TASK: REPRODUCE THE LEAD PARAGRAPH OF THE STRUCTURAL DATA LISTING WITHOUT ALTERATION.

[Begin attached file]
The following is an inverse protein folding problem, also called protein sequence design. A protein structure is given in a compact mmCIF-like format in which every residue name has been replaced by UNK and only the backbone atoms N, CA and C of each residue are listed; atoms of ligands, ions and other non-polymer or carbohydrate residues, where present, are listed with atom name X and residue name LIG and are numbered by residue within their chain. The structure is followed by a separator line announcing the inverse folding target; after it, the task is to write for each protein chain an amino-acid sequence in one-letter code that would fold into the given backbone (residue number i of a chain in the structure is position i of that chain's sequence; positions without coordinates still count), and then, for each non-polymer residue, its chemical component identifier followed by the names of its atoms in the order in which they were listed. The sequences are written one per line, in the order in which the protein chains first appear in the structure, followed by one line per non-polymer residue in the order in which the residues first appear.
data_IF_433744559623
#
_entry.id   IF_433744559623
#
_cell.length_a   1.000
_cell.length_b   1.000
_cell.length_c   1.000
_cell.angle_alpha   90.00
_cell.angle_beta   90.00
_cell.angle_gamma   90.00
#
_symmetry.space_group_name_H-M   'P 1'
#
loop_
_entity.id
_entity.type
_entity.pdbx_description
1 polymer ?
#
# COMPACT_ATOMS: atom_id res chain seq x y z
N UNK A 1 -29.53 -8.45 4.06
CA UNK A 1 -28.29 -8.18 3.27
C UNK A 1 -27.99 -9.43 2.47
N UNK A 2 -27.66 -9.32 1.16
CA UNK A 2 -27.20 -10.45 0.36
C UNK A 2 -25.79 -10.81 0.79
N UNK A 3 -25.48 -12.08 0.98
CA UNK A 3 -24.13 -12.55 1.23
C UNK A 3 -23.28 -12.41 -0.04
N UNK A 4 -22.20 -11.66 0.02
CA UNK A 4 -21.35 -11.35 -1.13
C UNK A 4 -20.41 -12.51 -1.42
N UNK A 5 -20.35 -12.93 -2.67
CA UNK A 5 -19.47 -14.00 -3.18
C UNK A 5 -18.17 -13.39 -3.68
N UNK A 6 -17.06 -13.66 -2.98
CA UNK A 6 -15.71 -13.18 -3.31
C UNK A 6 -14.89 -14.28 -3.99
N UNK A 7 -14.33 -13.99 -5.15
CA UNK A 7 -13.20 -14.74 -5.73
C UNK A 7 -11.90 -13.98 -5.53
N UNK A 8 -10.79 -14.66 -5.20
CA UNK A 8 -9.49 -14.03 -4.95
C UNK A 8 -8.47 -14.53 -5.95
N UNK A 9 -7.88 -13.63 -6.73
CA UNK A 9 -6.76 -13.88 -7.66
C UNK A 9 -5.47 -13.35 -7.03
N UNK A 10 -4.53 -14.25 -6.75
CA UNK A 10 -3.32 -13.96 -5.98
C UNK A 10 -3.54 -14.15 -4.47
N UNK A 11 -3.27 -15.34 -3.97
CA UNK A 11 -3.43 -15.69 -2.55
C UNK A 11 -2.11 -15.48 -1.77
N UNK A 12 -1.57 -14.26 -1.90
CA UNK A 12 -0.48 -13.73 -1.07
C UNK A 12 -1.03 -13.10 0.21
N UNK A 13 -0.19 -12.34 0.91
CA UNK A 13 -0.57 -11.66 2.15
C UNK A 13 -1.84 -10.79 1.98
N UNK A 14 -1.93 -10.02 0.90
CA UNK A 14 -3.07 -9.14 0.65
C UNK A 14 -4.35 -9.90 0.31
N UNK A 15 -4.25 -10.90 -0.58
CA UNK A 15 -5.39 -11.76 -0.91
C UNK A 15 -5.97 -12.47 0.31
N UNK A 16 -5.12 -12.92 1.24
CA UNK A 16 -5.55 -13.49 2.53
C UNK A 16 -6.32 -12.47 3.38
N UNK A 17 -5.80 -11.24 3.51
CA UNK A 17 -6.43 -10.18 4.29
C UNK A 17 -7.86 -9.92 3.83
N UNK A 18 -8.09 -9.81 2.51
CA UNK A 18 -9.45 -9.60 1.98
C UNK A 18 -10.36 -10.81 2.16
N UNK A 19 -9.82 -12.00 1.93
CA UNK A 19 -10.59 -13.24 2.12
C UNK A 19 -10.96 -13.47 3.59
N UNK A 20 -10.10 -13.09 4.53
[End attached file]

The following is an inverse protein folding problem, also called protein sequence design. A protein structure is given in a compact mmCIF-like format in which every residue name has been replaced by UNK and only the backbone atoms N, CA and C of each residue are listed; atoms of ligands, ions and other non-polymer or carbohydrate residues, where present, are listed with atom name X and residue name LIG and are numbered by residue within their chain. The structure is followed by a separator line announcing the inverse folding target; after it, the task is to write for each protein chain an amino-acid sequence in one-letter code that would fold into the given backbone (residue number i of a chain in the structure is position i of that chain's sequence; positions without coordinates still count), and then, for each non-polymer residue, its chemical component identifier followed by the names of its atoms in the order in which they were listed. The sequences are written one per line, in the order in which the protein chains first appear in the structure, followed by one line per non-polymer residue in the order in which the residues first appear.